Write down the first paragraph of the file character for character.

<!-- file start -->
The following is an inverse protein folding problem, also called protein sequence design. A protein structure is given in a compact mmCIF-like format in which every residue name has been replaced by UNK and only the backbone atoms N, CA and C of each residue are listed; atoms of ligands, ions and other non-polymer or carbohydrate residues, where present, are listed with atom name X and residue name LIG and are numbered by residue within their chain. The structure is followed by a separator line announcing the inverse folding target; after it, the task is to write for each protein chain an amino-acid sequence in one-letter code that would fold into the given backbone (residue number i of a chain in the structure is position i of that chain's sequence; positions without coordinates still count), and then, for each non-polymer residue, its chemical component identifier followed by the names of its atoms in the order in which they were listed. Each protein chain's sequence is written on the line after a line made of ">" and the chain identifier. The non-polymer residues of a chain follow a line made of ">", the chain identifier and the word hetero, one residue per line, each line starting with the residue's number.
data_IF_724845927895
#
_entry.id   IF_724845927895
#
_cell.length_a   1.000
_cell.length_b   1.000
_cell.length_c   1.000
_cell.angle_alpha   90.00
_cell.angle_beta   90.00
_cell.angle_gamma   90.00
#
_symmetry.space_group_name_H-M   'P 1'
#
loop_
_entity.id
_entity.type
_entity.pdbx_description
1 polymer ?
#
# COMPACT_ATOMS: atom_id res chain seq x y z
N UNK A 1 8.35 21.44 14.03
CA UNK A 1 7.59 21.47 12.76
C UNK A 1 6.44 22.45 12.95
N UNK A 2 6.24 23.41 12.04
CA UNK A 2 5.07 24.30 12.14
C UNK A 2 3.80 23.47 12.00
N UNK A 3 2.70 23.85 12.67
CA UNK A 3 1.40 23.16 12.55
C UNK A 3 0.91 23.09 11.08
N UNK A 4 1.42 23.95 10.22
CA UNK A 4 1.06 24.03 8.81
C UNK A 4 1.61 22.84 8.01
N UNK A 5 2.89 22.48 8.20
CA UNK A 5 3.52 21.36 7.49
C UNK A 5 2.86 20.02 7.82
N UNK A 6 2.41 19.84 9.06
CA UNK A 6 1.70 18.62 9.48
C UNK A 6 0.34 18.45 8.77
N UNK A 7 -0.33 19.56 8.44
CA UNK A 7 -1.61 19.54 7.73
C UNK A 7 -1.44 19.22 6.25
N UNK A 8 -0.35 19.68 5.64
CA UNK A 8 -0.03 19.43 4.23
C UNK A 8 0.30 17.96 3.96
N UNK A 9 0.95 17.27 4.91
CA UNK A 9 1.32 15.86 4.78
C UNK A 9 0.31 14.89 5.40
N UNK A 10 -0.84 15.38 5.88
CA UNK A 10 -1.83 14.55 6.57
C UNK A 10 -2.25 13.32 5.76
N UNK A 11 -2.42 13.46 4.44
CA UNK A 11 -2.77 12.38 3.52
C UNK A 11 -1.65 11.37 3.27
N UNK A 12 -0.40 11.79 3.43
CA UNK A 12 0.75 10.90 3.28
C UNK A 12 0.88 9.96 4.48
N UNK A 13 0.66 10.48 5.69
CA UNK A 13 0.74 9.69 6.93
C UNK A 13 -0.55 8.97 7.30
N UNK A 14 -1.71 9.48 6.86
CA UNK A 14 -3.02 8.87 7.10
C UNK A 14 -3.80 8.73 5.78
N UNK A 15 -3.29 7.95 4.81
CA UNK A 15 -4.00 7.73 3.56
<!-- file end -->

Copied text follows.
The following is an inverse protein folding problem, also called protein sequence design. A protein structure is given in a compact mmCIF-like format in which every residue name has been replaced by UNK and only the backbone atoms N, CA and C of each residue are listed; atoms of ligands, ions and other non-polymer or carbohydrate residues, where present, are listed with atom name X and residue name LIG and are numbered by residue within their chain. The structure is followed by a separator line announcing the inverse folding target; after it, the task is to write for each protein chain an amino-acid sequence in one-letter code that would fold into the given backbone (residue number i of a chain in the structure is position i of that chain's sequence; positions without coordinates still count), and then, for each non-polymer residue, its chemical component identifier followed by the names of its atoms in the order in which they were listed. Each protein chain's sequence is written on the line after a line made of ">" and the chain identifier. The non-polymer residues of a chain follow a line made of ">", the chain identifier and the word hetero, one residue per line, each line starting with the residue's number.